- Citigroup has taken steps to exclude a group of hedge funds and investment managers from its sales and trading operations after the funds refused to return money the bank mistakenly sent to a group of creditors at the beleaguered cosmetics company Revlon.
- Citi sales and commerce managers have instructed employees to remove funds from distribution lists, stop sending price runs, and in some cases ignore their Bloomberg chat or phone messages, the knowledgeable people said.
- In other cases, Citigroup has threatened to deny some managers access to new loans they need to secure secured loan obligations, one respondent said.
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Citigroup plays hard ball.
The bank is in a battle with a dozen hedge funds and investment firms who have refused to return the money the bank mistakenly sent on behalf of cosmetics company Revlon last month.
While much of these battles take place in court, the bank also makes sure it takes its advantage in the harsh world of trading.
The bank's managers have directed sales and trading staff to essentially freeze funds from services they rely on in order to make investment decisions and pool new bonds, according to three people with knowledge of the guidelines.
Employees were told to stop sending pricing information about bonds – – known on Wall Street as "Runs" – and remove those clients from any distribution lists they might have been on, according to one of the people. In some cases, sellers and merchants ignore Bloomberg chat messages or refuse to return calls from these customers, the person said, describing this as a guideline.
Desk research, pricing data, and other market-based colors can often create a need for marginal funds in the hand-to-hand battle against distressed debt trading.
In other cases, the bank has threatened to deny access to new loans, which must pool some of the funds into new secured loan commitments to deprive them of the supply they need to sell new debt and collect lucrative fees , such a second person.
One person familiar with the bank's response said it was less about expressing their benefit than about recognizing that they don't share the same attitudes with the funds about right and wrong, which makes it difficult doing business with them go forward.
The bank's credit trading business, which includes the distressed debt trading desk and securitized product lines that many of these funds trade in, is run by Mickey Bhatia and Joe Geraci.
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Brigade Capital Management, HPS Investment Partners and Symphony Asset Management LLC are among the largest and most well-known funds struggling with Citigroup, according to court documents identifying the three as the ones that didn't return the money.
According to Citigroup, Brigade has $ 176 million in cash that the bank has transferred to various funds and companies related to the fund. Citigroup declined to comment on the sales and trading guidelines and the Funds representatives declined to comment.
Brigade said it's not a lender for Revlon and doesn't have the money. A spokesman for the fund told the Wall Street Journal earlier this month that the Fund "has not attempted to restrict any other business or trading activity with Citibank as a result of this specific disagreement".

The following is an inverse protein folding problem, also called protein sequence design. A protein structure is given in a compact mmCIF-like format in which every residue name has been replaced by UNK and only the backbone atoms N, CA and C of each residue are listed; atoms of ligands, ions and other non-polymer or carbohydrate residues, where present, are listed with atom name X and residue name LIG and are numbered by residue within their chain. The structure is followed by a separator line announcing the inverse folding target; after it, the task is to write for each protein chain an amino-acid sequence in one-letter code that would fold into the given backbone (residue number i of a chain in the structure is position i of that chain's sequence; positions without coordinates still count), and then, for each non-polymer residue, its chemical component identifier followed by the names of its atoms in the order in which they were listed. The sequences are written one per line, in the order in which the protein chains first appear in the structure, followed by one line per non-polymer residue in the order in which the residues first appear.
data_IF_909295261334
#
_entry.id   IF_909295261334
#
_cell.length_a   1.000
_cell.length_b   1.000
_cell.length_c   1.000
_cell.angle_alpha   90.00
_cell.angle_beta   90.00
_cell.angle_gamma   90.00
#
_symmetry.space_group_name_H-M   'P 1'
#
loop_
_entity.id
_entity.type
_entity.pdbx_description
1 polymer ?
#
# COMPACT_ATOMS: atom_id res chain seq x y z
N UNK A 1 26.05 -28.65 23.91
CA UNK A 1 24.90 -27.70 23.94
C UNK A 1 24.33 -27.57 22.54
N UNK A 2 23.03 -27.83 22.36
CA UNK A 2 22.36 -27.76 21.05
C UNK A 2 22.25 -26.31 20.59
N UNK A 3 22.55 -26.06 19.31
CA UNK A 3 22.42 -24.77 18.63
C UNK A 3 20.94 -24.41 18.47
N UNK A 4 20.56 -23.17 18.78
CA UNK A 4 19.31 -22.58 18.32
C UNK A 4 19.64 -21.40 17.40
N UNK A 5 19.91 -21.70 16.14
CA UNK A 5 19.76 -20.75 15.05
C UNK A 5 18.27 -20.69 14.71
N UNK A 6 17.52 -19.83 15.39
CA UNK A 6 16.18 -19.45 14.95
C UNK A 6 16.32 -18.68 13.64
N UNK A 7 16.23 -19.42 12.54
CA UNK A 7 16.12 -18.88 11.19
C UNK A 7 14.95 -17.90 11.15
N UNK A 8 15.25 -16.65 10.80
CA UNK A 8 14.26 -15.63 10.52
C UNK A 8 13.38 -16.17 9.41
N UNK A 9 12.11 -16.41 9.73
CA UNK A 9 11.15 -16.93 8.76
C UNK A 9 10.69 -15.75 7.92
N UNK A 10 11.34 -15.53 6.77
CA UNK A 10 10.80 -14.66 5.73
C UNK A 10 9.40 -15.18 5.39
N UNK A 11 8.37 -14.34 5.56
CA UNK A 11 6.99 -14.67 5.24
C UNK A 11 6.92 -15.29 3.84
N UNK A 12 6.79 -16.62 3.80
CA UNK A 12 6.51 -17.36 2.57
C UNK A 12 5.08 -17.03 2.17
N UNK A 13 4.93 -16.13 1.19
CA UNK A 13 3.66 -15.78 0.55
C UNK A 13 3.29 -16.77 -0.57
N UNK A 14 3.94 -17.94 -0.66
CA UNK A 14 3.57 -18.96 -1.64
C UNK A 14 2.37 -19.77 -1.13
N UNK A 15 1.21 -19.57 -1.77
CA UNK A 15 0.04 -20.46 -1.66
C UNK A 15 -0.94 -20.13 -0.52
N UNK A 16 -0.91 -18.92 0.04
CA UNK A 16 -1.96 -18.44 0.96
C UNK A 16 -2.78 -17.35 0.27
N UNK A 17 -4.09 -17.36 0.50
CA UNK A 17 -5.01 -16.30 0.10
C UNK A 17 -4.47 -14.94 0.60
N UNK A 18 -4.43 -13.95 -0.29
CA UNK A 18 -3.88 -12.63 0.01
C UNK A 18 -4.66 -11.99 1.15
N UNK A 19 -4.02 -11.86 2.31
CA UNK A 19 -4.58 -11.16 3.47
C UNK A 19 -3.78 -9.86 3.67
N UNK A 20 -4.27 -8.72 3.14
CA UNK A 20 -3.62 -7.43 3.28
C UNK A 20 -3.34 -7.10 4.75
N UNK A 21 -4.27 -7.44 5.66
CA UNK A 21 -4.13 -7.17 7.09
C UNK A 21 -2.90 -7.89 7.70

Citi's problems stem from a faulty $ 900 million wire
Citigroup's tactic is the latest volley in a skirmish that erupted after the bank mistakenly sent $ 893 million through human error to a group of creditors in Revlon, the beleaguered cosmetics company, on Aug. 11.
Citigroup acts as the administrative agent for a 2016 Revlon loan. Instead of just sending the interest due, it also sent the principal according to the bank's version of the events filed in court. The funds had asked Citigroup to resign, claiming the bank was helping Revlon with a controversial debt restructuring.
Revlon creditors sued the cosmetics company and fought the proposed restructuring because they said the company mistakenly moved assets that should have been the collateral for their loans.
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When the bank went to get their money back, the counterparties only returned about half of it.
The remainder were held by a few investment firms, including Brigade, HPS, Symphony, and at least nine others, according to court records. They argue that the money is rightfully theirs. Citigroup went to court and froze the money, embedding the two sides in a far-reaching legal battle.
"While many lenders have recognized the payment was in error and have returned hundreds of millions of dollars so far, other lenders have either refused to return or made no commitment to return the funds," a Citigroup spokeswoman said in a statement. "These funds have been frozen by court order. We believe the law is on our side and that we will get the outstanding funds back."
Internally, according to one of the people, the bank declared the error as the work of a junior employee. She did so in a legal document she filed in support of her case against the funds in the U.S. District Court for the Southern District of New York.
"The person who incorrectly processed the payment did not manually select the correct system options, and unfortunately the manual reviews of those selections did not detect the error," the bank filing said.
Citigroup's sales and trading tactics are not the first time attempts have been made to exert their influence. In the days following the August 11 transfer, the bank moved away as manager of a Brigade-managed $ 400 million secured loan commitment that was administered by Bloomberg News the day before the pricing reported back then. The decision left the hedge fund looking for another bank to replace Citigroup, according to Newswire.